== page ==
Marcia Freedman Papers

Assorted fan mail written to Marcia Freedman

Assorted fan mail written to Marcia Freedman

Newspaper clipping of article in New Directions for Women from November and December 1990 about Marcia Freedman entitled “A Personal Look at Israeli Politics”

Article in New Directions for Women from November and December 1990 about Marcia Freedman entitled “A Personal Look at Israeli Politics”

Title page of Marcia Freedman's speech “Israel: What's a Radical Feminist Doing in a Place Like This”

Title page of Marcia Freedman's speech “Israel: What's a Radical Feminist Doing in a Place Like This”

Brit Tzedek V'Shalom Jewish Alliance for Justice & Peace logo

Brit Tzedek V'Shalom Jewish Alliance for Justice & Peace logo

Women's Party letterhead with Hebrew text

Women's Party letterhead

Joyce Antler on Marcia Freedman

From "Jewish Radical Feminism: Voices from the Women's Liberation Movement"
New York: New York University Press, 2018

Marcia Prince Freedman was the daughter of a New Jersey homemaker and labor-organizer father, a Communist Party member who raised her to pay attention to social class and power relationships, lessons that she was later able to translate into a gender analysis. Unusually for a Communist, her father was also an energetic Zionist, proud that his daughter won an American Jewish Congress essay contest that sent her to Israel in 1956 while still in high school, but he opposed her taking up residence there when she fell in love with the country.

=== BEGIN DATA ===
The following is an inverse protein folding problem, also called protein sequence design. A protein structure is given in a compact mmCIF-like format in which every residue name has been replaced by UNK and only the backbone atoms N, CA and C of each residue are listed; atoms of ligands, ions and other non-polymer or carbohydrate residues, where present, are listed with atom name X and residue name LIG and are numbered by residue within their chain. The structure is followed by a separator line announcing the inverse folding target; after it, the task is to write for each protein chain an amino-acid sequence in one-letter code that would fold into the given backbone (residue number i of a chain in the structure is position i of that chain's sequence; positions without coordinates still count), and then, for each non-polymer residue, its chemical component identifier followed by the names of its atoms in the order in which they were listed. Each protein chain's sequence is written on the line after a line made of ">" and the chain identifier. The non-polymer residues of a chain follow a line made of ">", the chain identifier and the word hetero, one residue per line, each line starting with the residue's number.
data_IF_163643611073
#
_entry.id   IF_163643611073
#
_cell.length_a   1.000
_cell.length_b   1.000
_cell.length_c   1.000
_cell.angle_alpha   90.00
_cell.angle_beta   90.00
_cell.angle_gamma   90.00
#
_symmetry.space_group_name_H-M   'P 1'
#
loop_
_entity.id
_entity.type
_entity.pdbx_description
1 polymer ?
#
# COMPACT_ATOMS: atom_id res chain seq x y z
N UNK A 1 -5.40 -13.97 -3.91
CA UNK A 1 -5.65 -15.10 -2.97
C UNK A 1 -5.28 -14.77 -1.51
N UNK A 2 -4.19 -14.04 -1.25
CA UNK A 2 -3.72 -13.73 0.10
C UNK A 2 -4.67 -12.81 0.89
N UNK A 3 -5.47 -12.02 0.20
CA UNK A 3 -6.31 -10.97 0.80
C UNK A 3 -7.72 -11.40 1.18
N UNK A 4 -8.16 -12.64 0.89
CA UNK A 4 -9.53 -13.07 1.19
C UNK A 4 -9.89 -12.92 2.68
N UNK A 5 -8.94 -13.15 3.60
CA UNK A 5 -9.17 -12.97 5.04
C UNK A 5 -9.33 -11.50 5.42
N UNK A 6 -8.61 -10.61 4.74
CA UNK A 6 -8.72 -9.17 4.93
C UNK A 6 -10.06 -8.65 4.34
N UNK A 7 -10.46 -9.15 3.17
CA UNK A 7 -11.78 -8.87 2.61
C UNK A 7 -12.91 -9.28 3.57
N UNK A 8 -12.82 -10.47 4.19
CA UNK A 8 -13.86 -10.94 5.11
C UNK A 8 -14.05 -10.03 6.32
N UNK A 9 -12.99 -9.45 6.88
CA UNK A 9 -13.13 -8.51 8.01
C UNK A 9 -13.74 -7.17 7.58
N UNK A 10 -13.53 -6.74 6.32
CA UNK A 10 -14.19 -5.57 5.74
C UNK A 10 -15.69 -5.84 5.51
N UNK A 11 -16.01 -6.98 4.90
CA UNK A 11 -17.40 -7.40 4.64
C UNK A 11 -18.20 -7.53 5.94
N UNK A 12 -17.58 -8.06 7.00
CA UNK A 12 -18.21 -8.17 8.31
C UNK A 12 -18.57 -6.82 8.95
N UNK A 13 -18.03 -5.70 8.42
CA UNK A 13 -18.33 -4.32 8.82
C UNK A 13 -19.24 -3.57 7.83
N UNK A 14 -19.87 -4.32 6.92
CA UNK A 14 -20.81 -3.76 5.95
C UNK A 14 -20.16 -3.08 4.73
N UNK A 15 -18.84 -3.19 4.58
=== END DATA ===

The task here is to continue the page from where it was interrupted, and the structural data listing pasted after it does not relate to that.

Cover of the Living Judaism Journal Winter 1976 with an article by Marcia Freedman entitled "A Sexist Society?" Winter 1976 Living Judaism journal with "A Sexist Society?" by Marcia Freedman

After graduating from Bennington College in 1960, Freedman married and had a child. She earned a Masters degree in philosophy, putting her Ph.D. on hold; instead she typed her husband’s dissertation (“five times”). She accompanied him to Israel in 1967, shortly after the Arab-Israeli War, when her husband received a fellowship from the University of Haifa. She began to read “Simone de Beauvoir, Betty Friedan, Shulamit Firestone, Ellen Willis, Charlotte Bunch, Kate Millett.” Her consciousness raised, she started Israel’s first women’s liberation group after teaching a course at on the subject at Haifa University.

Though ultimately disillusioned with Israeli politics, initially Freedman was exhilarated by the country’s attempts to become a “full-fledged social democracy.” Being part of the dominant group was another attraction. In the U.S., she says, “I had such a minority mentality.” With a “well developed political head” inherited from her father, Freedman grew up alienated from non-Jews, “rich people” — “whoever it was.” The Holocaust loomed large, and in her teenage years, she just “read and read and read and read” about it. Her consciousness of anti-Semitism was strong. If she were in a group of people who didn’t know her, she would “say something that would indicate to them that I was Jewish so that they wouldn’t embarrass themselves by being anti-Semitic.” This consciousness gave her “a certain historical understanding of persecution and therefore of oppression and suppression and domination.” She believes that the awareness of anti-Semitism was “built into our identity as Jews. … The more [identity] we have [as Jews] the more easily that slides into other kinds of activism.”